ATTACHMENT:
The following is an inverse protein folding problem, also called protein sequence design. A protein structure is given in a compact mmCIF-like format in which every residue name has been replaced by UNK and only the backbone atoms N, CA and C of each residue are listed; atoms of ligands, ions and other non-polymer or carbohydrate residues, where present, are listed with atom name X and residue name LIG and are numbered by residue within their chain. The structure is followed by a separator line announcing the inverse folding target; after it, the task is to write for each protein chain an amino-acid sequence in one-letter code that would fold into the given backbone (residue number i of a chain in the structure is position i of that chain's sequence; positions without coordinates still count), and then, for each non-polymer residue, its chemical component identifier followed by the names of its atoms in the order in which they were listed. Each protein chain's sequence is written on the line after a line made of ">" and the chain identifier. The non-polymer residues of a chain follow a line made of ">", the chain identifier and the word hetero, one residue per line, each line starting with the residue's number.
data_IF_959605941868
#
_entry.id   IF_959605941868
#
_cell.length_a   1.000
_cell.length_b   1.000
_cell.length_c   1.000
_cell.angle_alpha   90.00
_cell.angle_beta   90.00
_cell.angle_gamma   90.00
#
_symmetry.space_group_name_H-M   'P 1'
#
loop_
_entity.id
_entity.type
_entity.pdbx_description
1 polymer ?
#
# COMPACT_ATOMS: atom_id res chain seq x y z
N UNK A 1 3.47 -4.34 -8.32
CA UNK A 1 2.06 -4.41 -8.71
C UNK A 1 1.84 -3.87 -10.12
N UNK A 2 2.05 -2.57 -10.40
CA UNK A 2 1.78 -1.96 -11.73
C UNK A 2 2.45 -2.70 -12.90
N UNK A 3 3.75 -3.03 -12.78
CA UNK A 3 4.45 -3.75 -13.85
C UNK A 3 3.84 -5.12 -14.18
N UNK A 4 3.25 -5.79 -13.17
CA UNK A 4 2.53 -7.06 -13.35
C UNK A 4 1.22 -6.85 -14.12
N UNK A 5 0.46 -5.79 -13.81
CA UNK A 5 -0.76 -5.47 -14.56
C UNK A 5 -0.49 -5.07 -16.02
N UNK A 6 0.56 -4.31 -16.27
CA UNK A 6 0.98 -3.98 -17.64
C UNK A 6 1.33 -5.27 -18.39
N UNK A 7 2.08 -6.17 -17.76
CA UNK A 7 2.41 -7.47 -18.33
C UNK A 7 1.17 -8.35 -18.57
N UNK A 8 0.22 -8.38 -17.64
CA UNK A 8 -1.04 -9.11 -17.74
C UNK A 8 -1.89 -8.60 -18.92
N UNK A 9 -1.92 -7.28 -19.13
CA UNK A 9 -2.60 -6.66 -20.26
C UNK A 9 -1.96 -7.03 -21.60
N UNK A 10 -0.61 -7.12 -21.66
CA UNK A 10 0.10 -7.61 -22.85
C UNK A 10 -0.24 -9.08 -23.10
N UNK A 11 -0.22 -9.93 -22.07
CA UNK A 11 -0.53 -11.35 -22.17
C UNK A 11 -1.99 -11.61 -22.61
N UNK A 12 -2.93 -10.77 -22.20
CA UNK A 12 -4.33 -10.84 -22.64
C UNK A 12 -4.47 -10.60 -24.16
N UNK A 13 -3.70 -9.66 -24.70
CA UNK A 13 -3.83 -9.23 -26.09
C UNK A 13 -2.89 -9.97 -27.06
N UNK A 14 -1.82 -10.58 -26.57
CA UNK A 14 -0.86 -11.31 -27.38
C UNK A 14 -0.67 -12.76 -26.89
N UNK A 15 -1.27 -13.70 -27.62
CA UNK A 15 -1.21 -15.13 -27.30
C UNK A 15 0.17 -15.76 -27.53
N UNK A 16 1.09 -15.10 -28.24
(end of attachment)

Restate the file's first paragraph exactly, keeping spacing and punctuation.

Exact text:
The following is an inverse protein folding problem, also called protein sequence design. A protein structure is given in a compact mmCIF-like format in which every residue name has been replaced by UNK and only the backbone atoms N, CA and C of each residue are listed; atoms of ligands, ions and other non-polymer or carbohydrate residues, where present, are listed with atom name X and residue name LIG and are numbered by residue within their chain. The structure is followed by a separator line announcing the inverse folding target; after it, the task is to write for each protein chain an amino-acid sequence in one-letter code that would fold into the given backbone (residue number i of a chain in the structure is position i of that chain's sequence; positions without coordinates still count), and then, for each non-polymer residue, its chemical component identifier followed by the names of its atoms in the order in which they were listed. Each protein chain's sequence is written on the line after a line made of ">" and the chain identifier. The non-polymer residues of a chain follow a line made of ">", the chain identifier and the word hetero, one residue per line, each line starting with the residue's number.